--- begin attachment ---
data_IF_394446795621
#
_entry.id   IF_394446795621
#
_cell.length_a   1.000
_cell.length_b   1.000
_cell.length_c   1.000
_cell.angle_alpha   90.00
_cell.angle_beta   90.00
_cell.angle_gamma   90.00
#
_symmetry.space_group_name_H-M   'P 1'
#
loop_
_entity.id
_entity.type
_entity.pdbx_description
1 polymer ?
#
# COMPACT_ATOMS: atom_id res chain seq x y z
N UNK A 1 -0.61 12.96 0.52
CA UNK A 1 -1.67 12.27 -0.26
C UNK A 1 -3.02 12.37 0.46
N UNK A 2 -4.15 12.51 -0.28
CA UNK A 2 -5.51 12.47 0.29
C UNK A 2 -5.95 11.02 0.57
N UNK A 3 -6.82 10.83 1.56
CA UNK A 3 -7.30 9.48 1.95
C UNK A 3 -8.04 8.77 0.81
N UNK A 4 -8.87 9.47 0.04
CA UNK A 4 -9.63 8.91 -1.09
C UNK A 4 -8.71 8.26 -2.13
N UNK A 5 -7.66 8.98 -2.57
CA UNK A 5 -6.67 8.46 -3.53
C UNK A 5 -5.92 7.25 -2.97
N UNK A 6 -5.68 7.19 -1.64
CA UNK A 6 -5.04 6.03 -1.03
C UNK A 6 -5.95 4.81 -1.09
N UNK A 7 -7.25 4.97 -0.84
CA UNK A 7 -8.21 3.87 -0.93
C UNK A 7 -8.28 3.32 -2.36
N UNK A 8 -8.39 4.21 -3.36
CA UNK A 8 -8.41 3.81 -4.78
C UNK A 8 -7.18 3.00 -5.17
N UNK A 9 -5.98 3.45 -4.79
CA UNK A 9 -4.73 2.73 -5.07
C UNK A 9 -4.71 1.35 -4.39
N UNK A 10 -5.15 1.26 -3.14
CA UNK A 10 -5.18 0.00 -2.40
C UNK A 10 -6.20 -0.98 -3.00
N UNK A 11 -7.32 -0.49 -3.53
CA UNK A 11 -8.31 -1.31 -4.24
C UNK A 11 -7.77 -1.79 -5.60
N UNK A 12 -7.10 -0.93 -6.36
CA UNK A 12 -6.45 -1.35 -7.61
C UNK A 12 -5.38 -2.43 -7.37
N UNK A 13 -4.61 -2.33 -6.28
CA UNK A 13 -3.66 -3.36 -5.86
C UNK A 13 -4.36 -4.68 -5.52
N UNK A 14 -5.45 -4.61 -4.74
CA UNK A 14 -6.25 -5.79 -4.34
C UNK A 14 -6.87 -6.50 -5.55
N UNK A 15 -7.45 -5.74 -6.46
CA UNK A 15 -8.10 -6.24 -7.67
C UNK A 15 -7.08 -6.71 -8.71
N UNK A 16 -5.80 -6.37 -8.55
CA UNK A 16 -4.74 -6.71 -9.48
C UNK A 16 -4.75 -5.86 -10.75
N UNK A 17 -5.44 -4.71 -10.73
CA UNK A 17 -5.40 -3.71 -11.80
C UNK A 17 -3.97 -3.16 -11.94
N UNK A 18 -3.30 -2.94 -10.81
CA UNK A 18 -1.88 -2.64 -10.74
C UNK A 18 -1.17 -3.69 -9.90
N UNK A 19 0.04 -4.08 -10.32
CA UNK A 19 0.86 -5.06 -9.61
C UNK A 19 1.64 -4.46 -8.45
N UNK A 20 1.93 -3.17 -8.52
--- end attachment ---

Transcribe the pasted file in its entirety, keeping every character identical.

data_IF_394446795621
#
_entry.id   IF_394446795621
#
_cell.length_a   1.000
_cell.length_b   1.000
_cell.length_c   1.000
_cell.angle_alpha   90.00
_cell.angle_beta   90.00
_cell.angle_gamma   90.00
#
_symmetry.space_group_name_H-M   'P 1'
#
loop_
_entity.id
_entity.type
_entity.pdbx_description
1 polymer ?
#
# COMPACT_ATOMS: atom_id res chain seq x y z
N UNK A 1 -0.61 12.96 0.52
CA UNK A 1 -1.67 12.27 -0.26
C UNK A 1 -3.02 12.37 0.46
N UNK A 2 -4.15 12.51 -0.28
CA UNK A 2 -5.51 12.47 0.29
C UNK A 2 -5.95 11.02 0.57
N UNK A 3 -6.82 10.83 1.56
CA UNK A 3 -7.30 9.48 1.95
C UNK A 3 -8.04 8.77 0.81
N UNK A 4 -8.87 9.47 0.04
CA UNK A 4 -9.63 8.91 -1.09
C UNK A 4 -8.71 8.26 -2.13
N UNK A 5 -7.66 8.98 -2.57
CA UNK A 5 -6.67 8.46 -3.53
C UNK A 5 -5.92 7.25 -2.97
N UNK A 6 -5.68 7.19 -1.64
CA UNK A 6 -5.04 6.03 -1.03
C UNK A 6 -5.95 4.81 -1.09
N UNK A 7 -7.25 4.97 -0.84
CA UNK A 7 -8.21 3.87 -0.93
C UNK A 7 -8.28 3.32 -2.36
N UNK A 8 -8.39 4.21 -3.36
CA UNK A 8 -8.41 3.81 -4.78
C UNK A 8 -7.18 3.00 -5.17
N UNK A 9 -5.98 3.45 -4.79
CA UNK A 9 -4.73 2.73 -5.07
C UNK A 9 -4.71 1.35 -4.39
N UNK A 10 -5.15 1.26 -3.14
CA UNK A 10 -5.18 0.00 -2.40
C UNK A 10 -6.20 -0.98 -3.00
N UNK A 11 -7.32 -0.49 -3.53
CA UNK A 11 -8.31 -1.31 -4.24
C UNK A 11 -7.77 -1.79 -5.60
N UNK A 12 -7.10 -0.93 -6.36
CA UNK A 12 -6.45 -1.35 -7.61
C UNK A 12 -5.38 -2.43 -7.37
N UNK A 13 -4.61 -2.33 -6.28
CA UNK A 13 -3.66 -3.36 -5.86
C UNK A 13 -4.36 -4.68 -5.52
N UNK A 14 -5.45 -4.61 -4.74
CA UNK A 14 -6.25 -5.79 -4.34
C UNK A 14 -6.87 -6.50 -5.55
N UNK A 15 -7.45 -5.74 -6.46
CA UNK A 15 -8.10 -6.24 -7.67
C UNK A 15 -7.08 -6.71 -8.71
N UNK A 16 -5.80 -6.37 -8.55
CA UNK A 16 -4.74 -6.71 -9.48
C UNK A 16 -4.75 -5.86 -10.75
N UNK A 17 -5.44 -4.71 -10.73
CA UNK A 17 -5.40 -3.71 -11.80
C UNK A 17 -3.97 -3.16 -11.94
N UNK A 18 -3.30 -2.94 -10.81
CA UNK A 18 -1.88 -2.64 -10.74
C UNK A 18 -1.17 -3.69 -9.90
N UNK A 19 0.04 -4.08 -10.32
CA UNK A 19 0.86 -5.06 -9.61
C UNK A 19 1.64 -4.46 -8.45
N UNK A 20 1.93 -3.17 -8.52